Motion Stability's Blog

Could Uneven Shoulders Indicate Any Issue? by charlestlee

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Brian Yee PT, MPhty, OCS, FAAOMPT

Uneven shoulders can be observed in a couple of planes. One of the most common observations is when one shoulder looks higher than the other. This could indicate either a structural, muscular or neural imbalance.

Structurally, the patient may have a leg length discrepancy or a scoliosis that causes the shoulders to be raised on one side.

Muscularly, the shoulder blade or scapula has multiple muscles that stabilize it in position. Muscular imbalances can easily occur that cause certain muscles of the scapula to pull it in a certain direction. For example, in many single arm-dominated sports such as baseball or tennis, the dominate arm tends to over-develop the latissmus dorsi which is your ‘wing’ muscle. With more muscular development it actually pulls the shoulder blade down. In standing postures, most of these athletes will look like their shoulder is lower on the same side. This can create problem for the lowered shoulder, especially when the arm is required to repetitively raise over their head. With the shoulder lowered it takes greater work of the opposing muscles to raise the arm overhead. Over time, it can cause poor shoulder mechanics and lead to injury of the shoulder.

When someone has chronic nerve symptoms in their neck and arm due to a radiculopathy or pinched nerve in their neck, many times you may see that the shoulder on the same side looks elevated. This is due to the adaptation of the muscles to shorten or spasm to elevate the shoulder girdle and allows more room for the nerve to conduct. Patient’s with this pattern often feel tight in their neck and upper shoulder. When they try to stretching the muscles it makes their nerve symptoms worse. This happens because the muscle is not tight but in protective spasm keeping the nerve from being injured further. In this case it is important to treat the nerve first before trying to lower the shoulder girdle.


Are crunches the best exercise to eliminate my back pain? by charlestlee

Brian Yee PT, MPhty, OCS, FAAOMPT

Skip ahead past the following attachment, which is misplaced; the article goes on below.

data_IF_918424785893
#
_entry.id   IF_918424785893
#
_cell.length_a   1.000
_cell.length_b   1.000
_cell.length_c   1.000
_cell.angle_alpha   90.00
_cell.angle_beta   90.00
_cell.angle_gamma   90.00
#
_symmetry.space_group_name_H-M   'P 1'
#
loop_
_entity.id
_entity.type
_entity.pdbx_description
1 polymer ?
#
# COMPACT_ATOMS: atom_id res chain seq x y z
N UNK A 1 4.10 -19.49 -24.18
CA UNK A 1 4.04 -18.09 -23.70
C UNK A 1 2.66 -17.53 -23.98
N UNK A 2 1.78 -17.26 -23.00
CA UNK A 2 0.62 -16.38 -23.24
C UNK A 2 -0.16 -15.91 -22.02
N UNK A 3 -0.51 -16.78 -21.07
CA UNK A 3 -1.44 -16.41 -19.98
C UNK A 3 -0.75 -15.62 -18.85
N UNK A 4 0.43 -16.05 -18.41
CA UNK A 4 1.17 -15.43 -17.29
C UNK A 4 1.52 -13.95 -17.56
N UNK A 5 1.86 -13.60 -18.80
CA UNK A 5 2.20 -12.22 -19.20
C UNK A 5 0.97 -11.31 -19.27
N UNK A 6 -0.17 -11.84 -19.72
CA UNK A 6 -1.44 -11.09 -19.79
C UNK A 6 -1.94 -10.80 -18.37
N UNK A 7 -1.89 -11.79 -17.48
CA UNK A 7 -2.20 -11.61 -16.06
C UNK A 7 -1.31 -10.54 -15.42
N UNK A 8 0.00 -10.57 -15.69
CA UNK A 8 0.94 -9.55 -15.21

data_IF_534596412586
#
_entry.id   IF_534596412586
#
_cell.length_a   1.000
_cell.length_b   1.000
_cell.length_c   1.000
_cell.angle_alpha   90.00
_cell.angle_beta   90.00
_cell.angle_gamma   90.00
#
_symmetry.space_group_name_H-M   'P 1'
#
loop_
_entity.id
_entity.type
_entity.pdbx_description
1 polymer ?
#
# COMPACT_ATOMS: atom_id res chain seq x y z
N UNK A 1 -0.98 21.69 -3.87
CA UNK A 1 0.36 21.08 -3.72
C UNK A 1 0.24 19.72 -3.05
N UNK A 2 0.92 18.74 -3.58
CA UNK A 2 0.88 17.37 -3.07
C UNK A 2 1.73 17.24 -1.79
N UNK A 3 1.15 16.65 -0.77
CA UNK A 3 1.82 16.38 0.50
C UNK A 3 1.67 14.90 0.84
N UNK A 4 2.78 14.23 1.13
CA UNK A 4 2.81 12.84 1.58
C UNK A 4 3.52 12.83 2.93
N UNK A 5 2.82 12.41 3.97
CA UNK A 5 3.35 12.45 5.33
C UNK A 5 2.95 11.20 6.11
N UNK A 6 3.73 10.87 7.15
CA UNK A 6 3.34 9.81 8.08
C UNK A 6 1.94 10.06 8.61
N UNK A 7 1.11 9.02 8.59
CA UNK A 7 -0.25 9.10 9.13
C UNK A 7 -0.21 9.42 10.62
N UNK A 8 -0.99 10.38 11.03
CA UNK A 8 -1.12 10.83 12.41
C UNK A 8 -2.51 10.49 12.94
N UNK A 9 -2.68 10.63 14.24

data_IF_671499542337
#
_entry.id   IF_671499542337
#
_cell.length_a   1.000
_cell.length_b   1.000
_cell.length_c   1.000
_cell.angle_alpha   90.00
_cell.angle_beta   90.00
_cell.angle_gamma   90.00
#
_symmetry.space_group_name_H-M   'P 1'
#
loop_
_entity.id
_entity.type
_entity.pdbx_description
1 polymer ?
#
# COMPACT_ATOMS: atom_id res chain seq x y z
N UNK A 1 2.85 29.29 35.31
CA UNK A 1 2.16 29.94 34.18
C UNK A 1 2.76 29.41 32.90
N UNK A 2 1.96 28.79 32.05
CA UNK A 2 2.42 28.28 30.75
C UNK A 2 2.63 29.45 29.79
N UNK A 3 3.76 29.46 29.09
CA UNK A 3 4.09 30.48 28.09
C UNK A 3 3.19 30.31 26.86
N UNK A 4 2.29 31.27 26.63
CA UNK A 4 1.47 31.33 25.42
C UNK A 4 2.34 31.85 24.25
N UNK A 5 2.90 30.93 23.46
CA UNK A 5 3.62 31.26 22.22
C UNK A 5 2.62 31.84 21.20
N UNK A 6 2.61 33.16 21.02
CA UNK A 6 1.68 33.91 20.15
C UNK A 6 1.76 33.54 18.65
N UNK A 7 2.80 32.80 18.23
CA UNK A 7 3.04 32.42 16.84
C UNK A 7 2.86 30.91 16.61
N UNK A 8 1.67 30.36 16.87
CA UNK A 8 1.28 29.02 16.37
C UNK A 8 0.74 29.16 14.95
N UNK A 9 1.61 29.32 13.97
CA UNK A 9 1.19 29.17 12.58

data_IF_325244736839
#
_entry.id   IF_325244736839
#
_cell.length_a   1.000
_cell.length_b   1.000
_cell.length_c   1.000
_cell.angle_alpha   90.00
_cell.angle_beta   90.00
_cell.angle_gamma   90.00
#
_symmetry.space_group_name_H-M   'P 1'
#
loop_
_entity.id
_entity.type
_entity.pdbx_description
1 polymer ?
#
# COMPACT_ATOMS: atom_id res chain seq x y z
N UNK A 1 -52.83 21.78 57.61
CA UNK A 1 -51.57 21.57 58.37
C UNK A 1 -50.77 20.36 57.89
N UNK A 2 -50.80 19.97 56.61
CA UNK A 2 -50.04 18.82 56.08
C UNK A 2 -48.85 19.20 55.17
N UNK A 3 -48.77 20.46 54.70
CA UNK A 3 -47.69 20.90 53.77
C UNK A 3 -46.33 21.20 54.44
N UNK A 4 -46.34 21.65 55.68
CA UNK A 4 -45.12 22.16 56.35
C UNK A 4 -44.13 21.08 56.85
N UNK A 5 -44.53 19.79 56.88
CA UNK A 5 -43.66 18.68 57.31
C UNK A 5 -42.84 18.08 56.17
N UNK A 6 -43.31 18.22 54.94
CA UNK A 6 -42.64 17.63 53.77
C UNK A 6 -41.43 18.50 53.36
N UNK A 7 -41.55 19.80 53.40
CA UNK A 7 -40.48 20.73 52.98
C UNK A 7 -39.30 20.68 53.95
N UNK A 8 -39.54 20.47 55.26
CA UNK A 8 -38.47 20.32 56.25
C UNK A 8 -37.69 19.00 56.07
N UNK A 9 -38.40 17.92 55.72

No. There is a misunderstanding that the stronger your abs are, the better it is for your back. Although strong abs can help stabilize your spine, current research indicates that there are different roles of muscles in the trunk. Generally speaking, the smaller muscles of your spine called ‘local’ muscles help stabilize the spine in low load situations such as prolonged standing, sitting, and light movements such as bending to brush your teeth. While, there are ‘global’ muscles that are the larger muscles –  such as the rectus abdominis, obliques, and back paraspinal muscles that are designed more for movement, power, and stabilization at higher impact.
It is important to have both ‘local’ and ‘global’ systems working correctly. The ‘local’ muscles – transversus abdominis, pelvic floor, and diaphragm help provide intra-abdominal pressure to your trunk. This pressure is similar to a sealed can of soda that maintains the carbonation of a drink. If you were to open the can, you would lose its pressure. Similarly, research from the University of Queensland suggests that with back pain the smaller muscles lose control and thus your intra-abdominal pressure is not as effective to stabilize your spine. Also, along the back of your spine is a muscle called the multifidus. The deeper portions of it run vertebra to vertebra and they are also designed to provide stability to the spine.
We can utilize real-time ultrasound imaging to visualize and cue a client to contract the ‘local’ muscles correctly. Once the ‘local’ muscle work correctly, it is important to do exercises that integrate the ‘global’ muscles – not just with the abs, but also the muscles around the trunk. It is much more effective to do exercises that coordinate the use of these muscles rather than just doing abdominal crunches. Please consult with a qualified health practitioner to guide you through the proper exercise progression